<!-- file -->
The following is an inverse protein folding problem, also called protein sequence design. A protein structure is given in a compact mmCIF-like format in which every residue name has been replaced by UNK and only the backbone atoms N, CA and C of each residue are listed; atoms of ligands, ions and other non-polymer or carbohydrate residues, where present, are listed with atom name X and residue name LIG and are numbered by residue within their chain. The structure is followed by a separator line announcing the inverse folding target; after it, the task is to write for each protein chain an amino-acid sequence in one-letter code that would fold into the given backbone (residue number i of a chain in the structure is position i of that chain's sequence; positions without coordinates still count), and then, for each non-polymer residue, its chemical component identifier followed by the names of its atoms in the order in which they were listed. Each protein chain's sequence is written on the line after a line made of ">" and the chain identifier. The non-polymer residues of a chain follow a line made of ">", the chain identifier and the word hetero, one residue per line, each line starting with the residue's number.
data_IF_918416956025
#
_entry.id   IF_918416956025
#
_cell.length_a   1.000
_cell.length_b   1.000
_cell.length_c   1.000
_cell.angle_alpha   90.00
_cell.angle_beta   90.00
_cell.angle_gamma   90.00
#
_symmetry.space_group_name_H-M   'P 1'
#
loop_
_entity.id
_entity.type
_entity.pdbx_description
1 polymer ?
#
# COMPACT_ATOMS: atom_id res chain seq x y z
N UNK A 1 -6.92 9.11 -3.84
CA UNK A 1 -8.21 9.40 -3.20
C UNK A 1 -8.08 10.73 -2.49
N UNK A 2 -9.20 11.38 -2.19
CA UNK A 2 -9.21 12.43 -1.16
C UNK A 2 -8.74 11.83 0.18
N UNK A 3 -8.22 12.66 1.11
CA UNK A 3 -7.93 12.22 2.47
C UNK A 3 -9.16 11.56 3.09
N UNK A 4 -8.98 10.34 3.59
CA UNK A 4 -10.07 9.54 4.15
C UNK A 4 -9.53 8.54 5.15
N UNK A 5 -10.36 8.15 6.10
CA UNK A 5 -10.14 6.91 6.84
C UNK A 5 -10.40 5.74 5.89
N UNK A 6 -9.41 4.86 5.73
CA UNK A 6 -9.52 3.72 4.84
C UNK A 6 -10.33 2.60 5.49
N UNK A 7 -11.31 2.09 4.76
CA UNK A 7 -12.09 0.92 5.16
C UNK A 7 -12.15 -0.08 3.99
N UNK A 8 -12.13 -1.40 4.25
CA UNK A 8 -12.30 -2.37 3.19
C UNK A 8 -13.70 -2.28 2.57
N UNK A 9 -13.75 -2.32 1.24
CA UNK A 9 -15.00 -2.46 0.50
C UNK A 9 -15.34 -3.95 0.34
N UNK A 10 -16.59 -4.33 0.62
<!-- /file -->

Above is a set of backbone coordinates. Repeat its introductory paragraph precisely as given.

The following is an inverse protein folding problem, also called protein sequence design. A protein structure is given in a compact mmCIF-like format in which every residue name has been replaced by UNK and only the backbone atoms N, CA and C of each residue are listed; atoms of ligands, ions and other non-polymer or carbohydrate residues, where present, are listed with atom name X and residue name LIG and are numbered by residue within their chain. The structure is followed by a separator line announcing the inverse folding target; after it, the task is to write for each protein chain an amino-acid sequence in one-letter code that would fold into the given backbone (residue number i of a chain in the structure is position i of that chain's sequence; positions without coordinates still count), and then, for each non-polymer residue, its chemical component identifier followed by the names of its atoms in the order in which they were listed. Each protein chain's sequence is written on the line after a line made of ">" and the chain identifier. The non-polymer residues of a chain follow a line made of ">", the chain identifier and the word hetero, one residue per line, each line starting with the residue's number.